- SEA LIFE, Tropical Ocean Tunnel
Sharks have lived in our oceans for more than 420 million years... that makes them older than Dinosaurs!
Their brains have evolved to become more intelligent and devoted to their senses – mainly their ability to smell. There are over 500 species of shark in our oceans and you’ll meet the largest collection of species in Scotland when you visit us!
- SEA LIFE Trust is actively working with the Shark Trust to campaign against unsustainable shark fishing in EU waters. SEA LIFE is also proud to be coordinating the European Black Tip Reef Shark breeding programme.
Black Tip Reef Shark
We love our Black Tip Reef Sharks, they’re jaw-some! And with the prominent black markings on their fins, they are easy to spot.
Found on the tropical coral reefs of the Indian and Pacific Oceans, Blacktip Reef Sharks prefer shallow, inshore waters.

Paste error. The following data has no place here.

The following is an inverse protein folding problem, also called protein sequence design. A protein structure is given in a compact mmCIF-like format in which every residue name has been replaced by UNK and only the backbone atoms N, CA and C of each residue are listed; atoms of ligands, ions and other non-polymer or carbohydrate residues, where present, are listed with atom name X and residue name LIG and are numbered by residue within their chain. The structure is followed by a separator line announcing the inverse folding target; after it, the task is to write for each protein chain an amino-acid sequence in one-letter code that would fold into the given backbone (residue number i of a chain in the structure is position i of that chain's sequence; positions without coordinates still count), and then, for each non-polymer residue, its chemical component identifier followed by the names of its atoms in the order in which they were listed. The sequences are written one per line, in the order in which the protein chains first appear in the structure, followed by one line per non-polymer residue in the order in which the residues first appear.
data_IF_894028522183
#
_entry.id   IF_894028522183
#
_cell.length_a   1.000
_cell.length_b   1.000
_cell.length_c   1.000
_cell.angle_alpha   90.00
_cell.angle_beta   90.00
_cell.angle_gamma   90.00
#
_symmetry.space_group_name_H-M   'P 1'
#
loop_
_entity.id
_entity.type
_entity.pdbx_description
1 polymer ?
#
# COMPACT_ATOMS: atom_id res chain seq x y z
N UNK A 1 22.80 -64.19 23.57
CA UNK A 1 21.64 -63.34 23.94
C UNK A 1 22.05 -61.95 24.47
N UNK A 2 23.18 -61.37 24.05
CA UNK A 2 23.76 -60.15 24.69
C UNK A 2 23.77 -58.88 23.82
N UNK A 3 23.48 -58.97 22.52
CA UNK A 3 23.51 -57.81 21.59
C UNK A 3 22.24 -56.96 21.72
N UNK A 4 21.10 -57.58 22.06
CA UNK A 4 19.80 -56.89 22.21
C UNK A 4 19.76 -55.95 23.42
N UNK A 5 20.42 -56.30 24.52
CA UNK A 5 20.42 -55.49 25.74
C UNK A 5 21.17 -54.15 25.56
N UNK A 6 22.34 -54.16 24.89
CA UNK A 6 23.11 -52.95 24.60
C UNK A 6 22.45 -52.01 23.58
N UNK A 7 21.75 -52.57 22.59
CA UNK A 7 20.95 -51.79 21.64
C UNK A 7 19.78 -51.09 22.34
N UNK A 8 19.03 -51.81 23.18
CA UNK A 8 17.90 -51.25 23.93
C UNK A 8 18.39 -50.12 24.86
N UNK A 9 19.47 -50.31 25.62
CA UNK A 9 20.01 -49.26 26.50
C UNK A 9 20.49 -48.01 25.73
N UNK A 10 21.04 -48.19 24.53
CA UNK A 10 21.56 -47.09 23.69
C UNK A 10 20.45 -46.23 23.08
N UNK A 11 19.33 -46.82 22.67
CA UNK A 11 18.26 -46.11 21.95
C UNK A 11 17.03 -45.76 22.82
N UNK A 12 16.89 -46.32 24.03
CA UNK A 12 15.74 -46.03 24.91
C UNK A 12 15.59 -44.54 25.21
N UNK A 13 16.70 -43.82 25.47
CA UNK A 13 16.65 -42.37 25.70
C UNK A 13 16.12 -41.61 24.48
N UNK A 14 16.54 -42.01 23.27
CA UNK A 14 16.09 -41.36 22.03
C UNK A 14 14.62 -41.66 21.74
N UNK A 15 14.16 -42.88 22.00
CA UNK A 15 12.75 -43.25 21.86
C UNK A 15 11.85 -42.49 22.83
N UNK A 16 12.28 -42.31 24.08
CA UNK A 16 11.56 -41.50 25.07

These sharks are viviparous
- They give birth to live young rather than laying eggs. In the first few years of their life young Black Tip Reef Sharks often fall prey to larger fish such as groupers, Grey Reef Sharks, Tiger Sharks or even bigger Blacktip Reef Sharks. Juvenile Black Tips often use mangroves as a nursery ground; Hiding amongst the tightly woven roots where bigger Sharks can't reach them
- The Blacktip Reef Shark’s diet is composed primarily of small teleost fishes, including mullet, groupers, grunters, jacks, mojarras, wrasses, surgeonfish, and smelt-whitings
SEA LIFE Loch Lomond is also home to native shark species such as the Lesser Spotted Dogfish. These sharks can be found in British waters and, despite their name, are actually members of the Catshark family!
Lesser Spotted Dogfish
Rarely growing any longer than 80cm in length, these cute little sharks are opportunistic predators which feed on a wide range of shellfish and crustaceans.